Screen Printing - June/July 2016 - (Page 28)
DTG: LIFE IN THE FAST LANE
With higher productivity solutions hitting the market, how will the industry respond?
with Kiersten Wones and Liz Duccilli
uch has happened in direct-to-garment (DTG) inkjet
printing since we last examined the technology two
years ago (June/July 2014, pg. 22). Newer inks
provide better color gamut, improved washability, and
adhesion to a growing range of pretreated fabrics. Big inkjet
players have jumped in, first with Epson and then Ricoh
(through its recent acquisition of Anajet) marketing DTG
systems. Online decorated apparel mavericks continue to use
DTG technology to disrupt existing supply channels, with an
intriguing announcement from Amazon in January that it was
working with Kornit on the online retailer's Merch program.
And, perhaps most importantly, machines with significantly
higher throughput are hitting the market, giving volume
screen printers more to consider as they plot their future
The more productive DTG systems available today are
a far cry from the ones that hit the market about 15 years ago.
Those early units, much like the first inkjet poster-printing
systems that had come a decade before, were essentially
desktop printers that had been jury-rigged to print directly
onto white, 100-percent cotton shirts. About five years later,
we began to see printers that had been built specifically for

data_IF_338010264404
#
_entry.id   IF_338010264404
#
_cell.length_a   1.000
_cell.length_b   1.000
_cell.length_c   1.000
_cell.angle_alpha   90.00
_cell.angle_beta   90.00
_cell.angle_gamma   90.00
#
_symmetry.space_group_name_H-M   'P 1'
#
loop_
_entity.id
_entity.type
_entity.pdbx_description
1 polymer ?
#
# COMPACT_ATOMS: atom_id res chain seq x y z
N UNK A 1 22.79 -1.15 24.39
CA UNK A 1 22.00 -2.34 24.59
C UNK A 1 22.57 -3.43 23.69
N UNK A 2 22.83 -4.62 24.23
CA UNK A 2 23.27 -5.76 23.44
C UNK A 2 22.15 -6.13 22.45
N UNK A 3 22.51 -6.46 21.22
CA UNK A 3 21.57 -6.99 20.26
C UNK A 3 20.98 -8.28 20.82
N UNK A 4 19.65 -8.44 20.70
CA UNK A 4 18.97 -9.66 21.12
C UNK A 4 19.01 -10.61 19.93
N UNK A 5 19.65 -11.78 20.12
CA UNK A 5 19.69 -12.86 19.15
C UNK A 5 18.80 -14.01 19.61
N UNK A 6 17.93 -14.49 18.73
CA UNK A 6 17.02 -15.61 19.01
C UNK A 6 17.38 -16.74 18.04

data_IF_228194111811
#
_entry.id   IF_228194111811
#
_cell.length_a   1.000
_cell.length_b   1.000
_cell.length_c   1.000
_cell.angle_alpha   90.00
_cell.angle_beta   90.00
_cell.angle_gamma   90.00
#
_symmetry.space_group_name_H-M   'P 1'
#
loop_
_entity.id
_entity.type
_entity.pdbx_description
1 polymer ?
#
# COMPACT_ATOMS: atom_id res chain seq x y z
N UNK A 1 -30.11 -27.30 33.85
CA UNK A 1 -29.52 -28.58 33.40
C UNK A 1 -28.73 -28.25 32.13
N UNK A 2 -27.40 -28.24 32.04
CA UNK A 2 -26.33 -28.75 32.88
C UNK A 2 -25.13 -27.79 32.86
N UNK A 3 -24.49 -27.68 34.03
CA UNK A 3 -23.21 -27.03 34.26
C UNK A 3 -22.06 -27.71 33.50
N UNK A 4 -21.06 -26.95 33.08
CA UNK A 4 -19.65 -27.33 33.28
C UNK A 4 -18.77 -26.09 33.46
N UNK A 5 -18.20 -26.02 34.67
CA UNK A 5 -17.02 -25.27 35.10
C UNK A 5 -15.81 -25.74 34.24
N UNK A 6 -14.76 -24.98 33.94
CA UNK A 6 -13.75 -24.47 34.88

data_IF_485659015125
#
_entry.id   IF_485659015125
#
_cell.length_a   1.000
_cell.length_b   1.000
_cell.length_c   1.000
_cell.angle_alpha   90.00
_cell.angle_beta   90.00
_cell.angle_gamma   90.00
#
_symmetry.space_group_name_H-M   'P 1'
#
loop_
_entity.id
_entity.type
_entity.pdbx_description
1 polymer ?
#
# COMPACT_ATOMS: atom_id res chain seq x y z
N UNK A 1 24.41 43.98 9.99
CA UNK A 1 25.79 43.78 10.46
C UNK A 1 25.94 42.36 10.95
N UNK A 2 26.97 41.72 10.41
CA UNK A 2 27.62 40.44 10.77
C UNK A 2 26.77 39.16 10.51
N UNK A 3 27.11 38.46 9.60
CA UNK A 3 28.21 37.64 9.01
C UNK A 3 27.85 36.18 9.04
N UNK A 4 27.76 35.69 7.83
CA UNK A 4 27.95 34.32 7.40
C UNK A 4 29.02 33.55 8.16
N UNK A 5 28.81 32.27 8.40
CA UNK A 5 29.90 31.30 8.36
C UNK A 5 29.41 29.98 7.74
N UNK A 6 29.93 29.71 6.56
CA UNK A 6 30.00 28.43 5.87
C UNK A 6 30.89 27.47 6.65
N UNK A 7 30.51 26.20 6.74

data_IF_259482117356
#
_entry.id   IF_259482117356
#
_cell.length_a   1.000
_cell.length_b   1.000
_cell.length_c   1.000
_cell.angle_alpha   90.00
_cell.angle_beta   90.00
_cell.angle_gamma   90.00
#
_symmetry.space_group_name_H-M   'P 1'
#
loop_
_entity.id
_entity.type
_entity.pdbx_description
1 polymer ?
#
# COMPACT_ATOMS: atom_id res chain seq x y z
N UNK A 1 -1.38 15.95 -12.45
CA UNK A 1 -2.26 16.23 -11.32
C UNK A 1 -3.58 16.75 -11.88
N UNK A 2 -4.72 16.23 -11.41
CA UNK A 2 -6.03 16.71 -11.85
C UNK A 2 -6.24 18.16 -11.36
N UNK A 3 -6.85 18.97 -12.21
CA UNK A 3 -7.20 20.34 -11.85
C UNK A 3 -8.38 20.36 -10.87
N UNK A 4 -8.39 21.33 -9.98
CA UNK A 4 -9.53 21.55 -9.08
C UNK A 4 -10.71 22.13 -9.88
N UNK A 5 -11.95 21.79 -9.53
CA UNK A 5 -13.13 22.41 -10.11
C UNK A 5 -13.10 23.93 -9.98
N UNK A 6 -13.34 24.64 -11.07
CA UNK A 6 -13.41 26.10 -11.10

the application. White inks emerged. They weren't nearly as
opaque as a screen-printed underbase, requiring multiple
passes and/or additional heads to get acceptable results,
and initially they were prone to clogging in the head - by far
the biggest frustration of early DTG adopters. But gradually,
they opened the door to dark garment printing. Later, units
that could print discharge inks appeared, as well as systems
that touted the ability to image a wider range of pretreated
synthetic and blended textiles.
Print speeds, in part due to the wider use of currentgeneration printheads, have risen in the latest printers.
(See the specs for all currently available models beginning
on pg. 30.) Productivity features such as bulk ink supply and
automatic printhead height adjustment have become common. A wide range of easily changed specialty platens are
available to accommodate unusual placement areas such
as pockets or cumbersome garment types such as hoodies.
And the print quality, particularly for photographic images,
"What's really scary about digital is how good the prints
look," offers consultant Marshall Atkinson. "You can do so
much more with a digital press than you could ever do with
screen printing because you don't have to use halftones or
print through a mesh, so you don't have all that interference."
Still, despite a decade of steady technology progress
and a proven demand for personalized and niche apparel that
is being well-exploited by e-commerce apparel sites like
CustomInk and CafePress, DTG's share of the decorated
Table of Contents for the Digital Edition of Screen Printing - June/July 2016
Screen Printing - June/July 2016
Industrial Printer Expands with Inkjet
Production: Tortoise or Hare?
What’s Next for Single-Pass Inkjets?
DTG: Life in the Fast Lane
Print, Flash, and Rock ‘n’ Roll
Screen Printing - June/July 2016